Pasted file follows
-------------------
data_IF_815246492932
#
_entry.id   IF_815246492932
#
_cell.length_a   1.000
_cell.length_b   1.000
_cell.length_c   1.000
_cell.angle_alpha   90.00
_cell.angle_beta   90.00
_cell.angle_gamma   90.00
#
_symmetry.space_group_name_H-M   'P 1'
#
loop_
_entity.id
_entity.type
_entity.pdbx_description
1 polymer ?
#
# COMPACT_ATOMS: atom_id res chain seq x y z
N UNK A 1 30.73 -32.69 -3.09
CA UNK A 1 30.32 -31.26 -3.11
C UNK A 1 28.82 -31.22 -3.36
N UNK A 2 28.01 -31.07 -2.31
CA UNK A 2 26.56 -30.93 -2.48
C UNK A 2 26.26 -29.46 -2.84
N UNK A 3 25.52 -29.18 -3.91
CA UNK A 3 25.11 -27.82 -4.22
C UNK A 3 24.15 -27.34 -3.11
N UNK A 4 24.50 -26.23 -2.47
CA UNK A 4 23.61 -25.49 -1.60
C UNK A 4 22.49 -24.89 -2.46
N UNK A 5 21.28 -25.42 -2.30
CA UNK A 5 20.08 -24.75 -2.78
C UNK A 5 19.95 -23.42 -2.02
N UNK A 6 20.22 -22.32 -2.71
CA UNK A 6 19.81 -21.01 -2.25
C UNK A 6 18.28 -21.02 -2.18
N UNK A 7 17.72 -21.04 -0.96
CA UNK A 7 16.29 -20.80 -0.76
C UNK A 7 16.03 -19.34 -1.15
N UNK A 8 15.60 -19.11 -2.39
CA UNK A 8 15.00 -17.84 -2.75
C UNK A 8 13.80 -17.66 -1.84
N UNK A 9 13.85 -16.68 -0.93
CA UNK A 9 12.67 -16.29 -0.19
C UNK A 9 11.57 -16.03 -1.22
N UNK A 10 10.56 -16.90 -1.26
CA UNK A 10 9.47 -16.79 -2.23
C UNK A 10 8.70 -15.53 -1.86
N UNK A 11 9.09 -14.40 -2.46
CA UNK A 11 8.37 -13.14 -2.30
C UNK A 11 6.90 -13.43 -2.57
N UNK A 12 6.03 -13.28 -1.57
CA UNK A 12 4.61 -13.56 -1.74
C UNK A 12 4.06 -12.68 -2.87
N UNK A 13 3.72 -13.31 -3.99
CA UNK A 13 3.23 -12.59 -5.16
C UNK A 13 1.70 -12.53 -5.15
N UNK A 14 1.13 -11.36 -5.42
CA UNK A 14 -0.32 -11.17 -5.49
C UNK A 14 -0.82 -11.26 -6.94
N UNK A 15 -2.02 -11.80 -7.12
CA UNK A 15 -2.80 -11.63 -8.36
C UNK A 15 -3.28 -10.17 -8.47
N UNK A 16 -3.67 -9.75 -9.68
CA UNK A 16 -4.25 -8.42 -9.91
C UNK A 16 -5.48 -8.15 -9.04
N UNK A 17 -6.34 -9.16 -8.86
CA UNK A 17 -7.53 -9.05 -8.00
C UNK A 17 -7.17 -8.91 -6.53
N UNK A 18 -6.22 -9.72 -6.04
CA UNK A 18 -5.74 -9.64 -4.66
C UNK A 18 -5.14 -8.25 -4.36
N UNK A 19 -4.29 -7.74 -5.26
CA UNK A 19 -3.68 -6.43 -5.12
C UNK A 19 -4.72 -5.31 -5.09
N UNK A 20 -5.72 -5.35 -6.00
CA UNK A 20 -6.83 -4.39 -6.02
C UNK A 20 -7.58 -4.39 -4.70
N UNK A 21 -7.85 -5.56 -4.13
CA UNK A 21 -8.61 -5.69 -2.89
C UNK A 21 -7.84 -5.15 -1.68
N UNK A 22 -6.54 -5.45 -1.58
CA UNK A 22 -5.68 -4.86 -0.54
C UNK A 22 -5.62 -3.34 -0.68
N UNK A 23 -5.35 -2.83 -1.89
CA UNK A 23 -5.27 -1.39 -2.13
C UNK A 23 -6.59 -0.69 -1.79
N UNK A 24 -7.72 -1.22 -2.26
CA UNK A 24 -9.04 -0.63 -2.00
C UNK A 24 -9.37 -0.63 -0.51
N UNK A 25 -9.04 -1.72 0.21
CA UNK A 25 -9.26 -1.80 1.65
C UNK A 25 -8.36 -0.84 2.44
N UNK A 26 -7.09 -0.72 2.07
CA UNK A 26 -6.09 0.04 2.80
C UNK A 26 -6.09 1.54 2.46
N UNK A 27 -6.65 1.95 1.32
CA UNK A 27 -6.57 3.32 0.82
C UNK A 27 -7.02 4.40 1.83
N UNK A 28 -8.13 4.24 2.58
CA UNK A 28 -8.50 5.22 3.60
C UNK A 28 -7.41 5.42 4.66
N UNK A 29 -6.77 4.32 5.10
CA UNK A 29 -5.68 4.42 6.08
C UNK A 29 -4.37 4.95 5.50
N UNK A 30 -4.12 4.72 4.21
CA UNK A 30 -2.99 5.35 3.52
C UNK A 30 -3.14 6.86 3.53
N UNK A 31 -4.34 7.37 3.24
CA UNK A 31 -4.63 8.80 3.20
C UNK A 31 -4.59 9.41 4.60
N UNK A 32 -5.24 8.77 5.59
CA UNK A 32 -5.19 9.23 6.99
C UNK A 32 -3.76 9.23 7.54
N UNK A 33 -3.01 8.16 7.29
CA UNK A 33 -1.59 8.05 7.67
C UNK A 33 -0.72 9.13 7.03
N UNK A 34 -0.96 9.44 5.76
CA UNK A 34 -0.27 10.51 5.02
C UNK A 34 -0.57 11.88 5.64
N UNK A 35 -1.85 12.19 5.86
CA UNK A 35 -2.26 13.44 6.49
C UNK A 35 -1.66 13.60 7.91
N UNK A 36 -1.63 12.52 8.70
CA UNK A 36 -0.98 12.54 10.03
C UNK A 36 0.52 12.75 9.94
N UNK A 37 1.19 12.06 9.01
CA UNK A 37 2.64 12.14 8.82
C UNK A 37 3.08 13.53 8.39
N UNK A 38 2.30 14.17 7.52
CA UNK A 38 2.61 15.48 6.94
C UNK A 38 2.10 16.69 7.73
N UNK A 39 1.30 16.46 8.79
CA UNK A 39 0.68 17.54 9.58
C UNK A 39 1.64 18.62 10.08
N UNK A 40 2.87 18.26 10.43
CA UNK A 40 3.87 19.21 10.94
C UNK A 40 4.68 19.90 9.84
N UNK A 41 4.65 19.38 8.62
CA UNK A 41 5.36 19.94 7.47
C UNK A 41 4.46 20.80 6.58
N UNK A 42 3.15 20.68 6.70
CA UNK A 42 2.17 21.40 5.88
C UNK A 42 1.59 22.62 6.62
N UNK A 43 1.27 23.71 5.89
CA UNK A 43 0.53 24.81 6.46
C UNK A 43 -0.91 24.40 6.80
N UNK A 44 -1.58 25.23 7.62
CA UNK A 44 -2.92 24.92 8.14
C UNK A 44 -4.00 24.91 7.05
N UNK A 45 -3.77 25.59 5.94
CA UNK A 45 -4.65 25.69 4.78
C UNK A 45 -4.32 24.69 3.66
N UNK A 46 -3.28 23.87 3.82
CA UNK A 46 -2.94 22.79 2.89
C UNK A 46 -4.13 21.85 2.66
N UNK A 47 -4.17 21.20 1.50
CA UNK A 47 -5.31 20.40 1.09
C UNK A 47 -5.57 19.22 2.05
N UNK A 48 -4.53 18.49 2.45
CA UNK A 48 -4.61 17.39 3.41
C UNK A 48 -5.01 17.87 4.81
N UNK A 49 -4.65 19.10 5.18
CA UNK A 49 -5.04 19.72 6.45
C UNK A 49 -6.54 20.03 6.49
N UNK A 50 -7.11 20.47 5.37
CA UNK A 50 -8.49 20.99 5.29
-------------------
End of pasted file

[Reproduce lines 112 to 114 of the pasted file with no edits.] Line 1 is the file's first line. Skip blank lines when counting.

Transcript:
CA UNK A 31 -4.63 8.80 3.20
C UNK A 31 -4.59 9.41 4.60
N UNK A 32 -5.24 8.77 5.59